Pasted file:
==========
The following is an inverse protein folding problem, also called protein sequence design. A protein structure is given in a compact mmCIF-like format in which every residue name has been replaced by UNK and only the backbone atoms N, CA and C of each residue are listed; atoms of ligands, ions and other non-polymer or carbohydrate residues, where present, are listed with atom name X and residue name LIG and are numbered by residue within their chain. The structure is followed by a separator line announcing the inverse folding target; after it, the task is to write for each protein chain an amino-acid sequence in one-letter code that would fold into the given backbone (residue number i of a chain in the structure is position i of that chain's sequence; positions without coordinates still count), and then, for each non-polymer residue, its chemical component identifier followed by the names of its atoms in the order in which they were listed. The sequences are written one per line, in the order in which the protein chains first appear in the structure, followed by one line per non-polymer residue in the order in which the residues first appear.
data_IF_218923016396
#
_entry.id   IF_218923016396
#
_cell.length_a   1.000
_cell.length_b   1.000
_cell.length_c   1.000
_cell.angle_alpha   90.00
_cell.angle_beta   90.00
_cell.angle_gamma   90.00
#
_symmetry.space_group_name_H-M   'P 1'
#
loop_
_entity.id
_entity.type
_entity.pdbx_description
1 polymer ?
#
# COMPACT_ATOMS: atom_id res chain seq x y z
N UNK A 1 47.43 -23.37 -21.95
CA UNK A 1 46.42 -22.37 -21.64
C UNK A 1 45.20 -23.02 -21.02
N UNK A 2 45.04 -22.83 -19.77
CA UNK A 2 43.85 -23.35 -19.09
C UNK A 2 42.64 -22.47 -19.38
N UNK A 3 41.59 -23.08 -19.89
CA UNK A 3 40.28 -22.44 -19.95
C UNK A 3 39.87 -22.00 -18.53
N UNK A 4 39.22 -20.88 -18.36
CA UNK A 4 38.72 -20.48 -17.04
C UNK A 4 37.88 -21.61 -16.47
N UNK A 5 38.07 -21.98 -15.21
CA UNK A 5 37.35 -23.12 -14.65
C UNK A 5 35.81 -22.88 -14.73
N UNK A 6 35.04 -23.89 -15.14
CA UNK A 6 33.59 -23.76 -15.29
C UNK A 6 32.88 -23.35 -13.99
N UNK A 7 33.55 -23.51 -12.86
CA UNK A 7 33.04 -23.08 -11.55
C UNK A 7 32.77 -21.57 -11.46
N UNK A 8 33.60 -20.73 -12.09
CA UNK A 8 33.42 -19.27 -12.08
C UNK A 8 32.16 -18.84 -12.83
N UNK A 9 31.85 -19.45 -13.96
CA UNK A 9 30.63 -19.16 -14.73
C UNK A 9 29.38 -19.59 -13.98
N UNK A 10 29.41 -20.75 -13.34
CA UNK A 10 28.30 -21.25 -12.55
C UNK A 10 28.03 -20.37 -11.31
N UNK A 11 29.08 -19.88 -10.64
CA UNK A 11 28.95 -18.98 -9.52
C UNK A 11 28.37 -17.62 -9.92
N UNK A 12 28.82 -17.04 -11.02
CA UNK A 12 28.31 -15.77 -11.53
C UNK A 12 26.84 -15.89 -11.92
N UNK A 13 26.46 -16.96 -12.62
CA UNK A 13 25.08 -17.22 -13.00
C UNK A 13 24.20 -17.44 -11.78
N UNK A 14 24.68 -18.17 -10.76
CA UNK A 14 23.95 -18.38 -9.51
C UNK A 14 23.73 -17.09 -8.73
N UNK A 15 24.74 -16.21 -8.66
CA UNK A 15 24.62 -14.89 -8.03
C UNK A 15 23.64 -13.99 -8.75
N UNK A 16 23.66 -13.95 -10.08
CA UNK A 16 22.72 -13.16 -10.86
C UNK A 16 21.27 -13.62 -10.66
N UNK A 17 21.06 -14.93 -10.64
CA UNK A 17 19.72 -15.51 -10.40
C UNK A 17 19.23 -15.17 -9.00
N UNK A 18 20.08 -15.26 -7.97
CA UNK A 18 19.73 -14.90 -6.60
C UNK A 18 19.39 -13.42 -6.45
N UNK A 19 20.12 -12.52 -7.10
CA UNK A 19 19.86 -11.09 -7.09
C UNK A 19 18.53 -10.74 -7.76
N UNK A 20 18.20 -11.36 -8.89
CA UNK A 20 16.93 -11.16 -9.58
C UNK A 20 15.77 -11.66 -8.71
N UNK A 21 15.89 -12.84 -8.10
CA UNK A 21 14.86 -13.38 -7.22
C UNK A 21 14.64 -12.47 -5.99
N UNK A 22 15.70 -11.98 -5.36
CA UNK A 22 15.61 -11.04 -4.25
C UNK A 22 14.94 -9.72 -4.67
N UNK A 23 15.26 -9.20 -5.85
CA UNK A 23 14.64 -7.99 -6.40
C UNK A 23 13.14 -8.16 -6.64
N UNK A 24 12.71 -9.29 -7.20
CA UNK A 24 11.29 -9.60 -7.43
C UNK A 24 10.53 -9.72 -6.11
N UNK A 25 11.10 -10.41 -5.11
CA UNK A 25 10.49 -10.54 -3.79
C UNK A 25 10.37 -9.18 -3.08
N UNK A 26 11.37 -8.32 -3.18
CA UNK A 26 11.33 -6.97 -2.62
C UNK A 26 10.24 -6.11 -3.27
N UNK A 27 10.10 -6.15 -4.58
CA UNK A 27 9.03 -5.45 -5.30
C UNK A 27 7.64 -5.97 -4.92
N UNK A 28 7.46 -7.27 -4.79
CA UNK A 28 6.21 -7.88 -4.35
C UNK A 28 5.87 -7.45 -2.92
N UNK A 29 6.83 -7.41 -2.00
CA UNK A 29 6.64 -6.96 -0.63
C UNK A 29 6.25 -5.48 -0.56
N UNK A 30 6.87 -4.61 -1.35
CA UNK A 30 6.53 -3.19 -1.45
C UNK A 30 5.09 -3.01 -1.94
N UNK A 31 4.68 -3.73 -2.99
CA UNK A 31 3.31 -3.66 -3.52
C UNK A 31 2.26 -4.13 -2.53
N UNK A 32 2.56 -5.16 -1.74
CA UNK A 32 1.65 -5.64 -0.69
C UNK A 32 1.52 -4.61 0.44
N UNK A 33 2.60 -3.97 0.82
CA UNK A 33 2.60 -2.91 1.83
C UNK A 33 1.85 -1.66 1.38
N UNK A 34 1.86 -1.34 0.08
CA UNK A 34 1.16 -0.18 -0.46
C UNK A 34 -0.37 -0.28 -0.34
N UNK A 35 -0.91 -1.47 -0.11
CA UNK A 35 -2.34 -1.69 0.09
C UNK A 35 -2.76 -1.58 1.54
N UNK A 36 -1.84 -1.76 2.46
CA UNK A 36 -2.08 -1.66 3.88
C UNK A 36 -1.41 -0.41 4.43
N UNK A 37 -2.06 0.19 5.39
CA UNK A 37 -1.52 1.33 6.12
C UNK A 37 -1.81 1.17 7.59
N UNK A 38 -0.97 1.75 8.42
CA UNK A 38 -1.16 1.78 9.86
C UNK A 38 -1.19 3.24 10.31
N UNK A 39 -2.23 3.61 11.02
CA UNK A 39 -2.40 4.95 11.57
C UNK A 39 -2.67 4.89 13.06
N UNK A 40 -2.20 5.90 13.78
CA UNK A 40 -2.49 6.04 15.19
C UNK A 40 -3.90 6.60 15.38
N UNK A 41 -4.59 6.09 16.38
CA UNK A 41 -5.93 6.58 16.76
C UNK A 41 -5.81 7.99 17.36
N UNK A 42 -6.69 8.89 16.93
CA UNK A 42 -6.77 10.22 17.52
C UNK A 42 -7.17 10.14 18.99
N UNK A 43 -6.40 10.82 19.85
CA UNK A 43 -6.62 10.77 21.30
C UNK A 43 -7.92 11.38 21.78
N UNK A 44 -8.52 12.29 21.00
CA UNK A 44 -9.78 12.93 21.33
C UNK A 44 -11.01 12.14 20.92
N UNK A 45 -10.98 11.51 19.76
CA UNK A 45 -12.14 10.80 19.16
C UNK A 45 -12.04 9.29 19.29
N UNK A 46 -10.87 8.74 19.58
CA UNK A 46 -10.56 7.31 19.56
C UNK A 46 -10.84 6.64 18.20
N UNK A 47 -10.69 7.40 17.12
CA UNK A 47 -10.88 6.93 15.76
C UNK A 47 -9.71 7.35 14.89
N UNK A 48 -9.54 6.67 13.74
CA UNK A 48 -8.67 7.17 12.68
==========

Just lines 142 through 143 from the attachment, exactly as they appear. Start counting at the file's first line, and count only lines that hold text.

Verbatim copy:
N UNK A 41 -4.59 6.09 16.38
CA UNK A 41 -5.93 6.58 16.76